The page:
"Just a Beaujolais sir, but a good bottler..." The Servant (1963)
One of my earliest restaurant memories is being taken by my grandfather to The London Steak House, somewhere near the old Roman Wall in the City of London. We were the only customers in an empty restaurant. I remember a few things. The head waiter falling over backwards to fawn over my grandfather (he looked distinguished- my grandfather, not the head waiter- not unlike David Niven with flamboyant Harvie & Hudson shirts, an Errol Flynn moustache and well-cut suits with narrow Edwardian cuffs and drainpipe trouser bottoms).
The London Steak House, I seem to remember, was a (relatively upmarket?) chain- but to an eight or nine year old's way of thinking, achieved sophisticated heights. Here a waiter would advance, and in a hushed tone ask if Sir would prefer "English, French or German Mustard?" All Colman's of course. I seem to remember thick (burgundy?) carpets, padded banquette seating and linen tablecloths. The claret was served in a ducky wicker cradle. My grandfather kept them waiting for about a minute while he swirled the wine around his glass and sniffed. It was a terrific performance. I was terribly impressed.
The London Steak House, Old Brompton Road (1966)
"The past is a foreign country, they do things differently there". Back then (this was the early 1970's), people aspired to middle-aged sophistication, to becoming a grown up. Recently I've had fun flipping through old House & Gardens from the 1960's and 70's. Full of advertisements for cognac, expensive cigarettes, fine liqueurs and Martini. Libraries with chocolate lacquered walls, Chinese ancestor portraits and bookshelves lined with fine leather bindings seemed de rigeur. A place to relax at night with a balloon glass of armagnac, admire your collection of Marquis de Sade firsts and listen to the Bach 48 on the Bang & Olufsen.
Middle-aged aspiration, the true spirit of the 1970's, Dormeuil (1979)
I don't know why when somebody mentions the 1970's everyone starts thinking of Mr Travolta, white suits, hairy chests matted with sun oil, 100% polyester flares and Night on Disco Mountain. I remain unashamedly fond of Disco, for in truth, Studio 54 was a deadly sophisticated affair, a sybaritic rendezvous where Truman Capote, the Jacquelines Onassis and Bisset could intermingle with the likes of Andy Warhol, Disco Sally and the urbane haute monde. And for every tenth thousand turmeric-sprayed Austin Allegro (with square steering wheel and brown deckchair striped seats in static inducing draylon) there was one hand-made Rolls Royce Camargue, coachwork courtesy of Pininfarina, a car in which Lady Penelope herself might have cut a dash.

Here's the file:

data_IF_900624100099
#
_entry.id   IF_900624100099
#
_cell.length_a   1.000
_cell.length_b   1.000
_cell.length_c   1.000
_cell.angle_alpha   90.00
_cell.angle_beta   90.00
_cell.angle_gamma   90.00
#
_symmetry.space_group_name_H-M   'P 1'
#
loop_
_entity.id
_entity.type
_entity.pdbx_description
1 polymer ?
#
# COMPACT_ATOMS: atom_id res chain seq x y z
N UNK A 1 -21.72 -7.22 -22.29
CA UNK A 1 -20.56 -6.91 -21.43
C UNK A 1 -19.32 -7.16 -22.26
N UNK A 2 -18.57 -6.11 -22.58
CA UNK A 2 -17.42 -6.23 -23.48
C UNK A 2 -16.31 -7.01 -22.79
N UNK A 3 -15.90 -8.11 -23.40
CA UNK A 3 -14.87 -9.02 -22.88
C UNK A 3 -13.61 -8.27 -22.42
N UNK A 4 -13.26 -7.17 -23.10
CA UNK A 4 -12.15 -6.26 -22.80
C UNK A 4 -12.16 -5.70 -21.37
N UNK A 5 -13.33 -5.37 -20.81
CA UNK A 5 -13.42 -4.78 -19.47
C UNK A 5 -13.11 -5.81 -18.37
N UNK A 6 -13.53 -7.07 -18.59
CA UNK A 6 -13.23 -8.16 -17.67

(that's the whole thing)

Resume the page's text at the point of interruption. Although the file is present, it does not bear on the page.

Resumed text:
I found very little about The London Steak House on the net, apart from a stylish matchbook on Ebay, with black salt and pepper pot graphics set against a brown ground and the photograph shown above. Note the half-decent abstracts on the wall, and the serving trolley (Flambéed Steak au Poivre and Crêpes Suzettes?).
Retro diners are currently toute la rage in Old London Town at the moment (Soho is full of 'em), which is fine- good even; but wouldn't it be refreshing if some brave entrepreneur decided to look up for once, rather than down, ditched the 50's Americana Shack Look and aimed at something, well, just a little bit more sophisticated? These days everybody aspires to be a dungaree-wearing, Pepsi drinking, bearded 17 year old hick from the Deep South rather than a Bentley driving clubable chairman with an interest in rare books, antique furniture and Dry Martini cocktails.
So in memory of The London Steak House (long may it Rest In Peace), here's my recipe for a simple cognac infused Green Peppercorn Sauce. You have it with steak. The green peppercorns come in little jars full of brine.
The Greasy Spoon's Green Peppercorn Sauce
2 tablespoons peppercorns
Knob of unsalted butter
1 chopped shallot
Dash of Cognac
1 teaspoon of Flour
100ml Beef Stock
60ml Double Cream
Heat a small to medium sized saucepan and add the butter. Fry the chopped shallot and the green peppercorns very briefly.
Add the dash of cognac, and stir. Add a teaspoon of flour and stir, making sure it cooks properly.
Now add the beef stock and bring the sauce to the boil. Turn down the heat and let it bubble away gently. After a few minutes, add the cream and let the sauce reduce gently.
Season to taste, and serve with steak.
You may need to play around with the quantities of flour, stock and cream. The sauce needs to be just right. Not too thick (and floury) and not too thin (watery). I've found chef Michel Richard's similar recipe from The Washington Post which looks great. He adds a tablespoon of Soy Sauce, which, I think will help to bring out the beefy, meaty, umami flavours.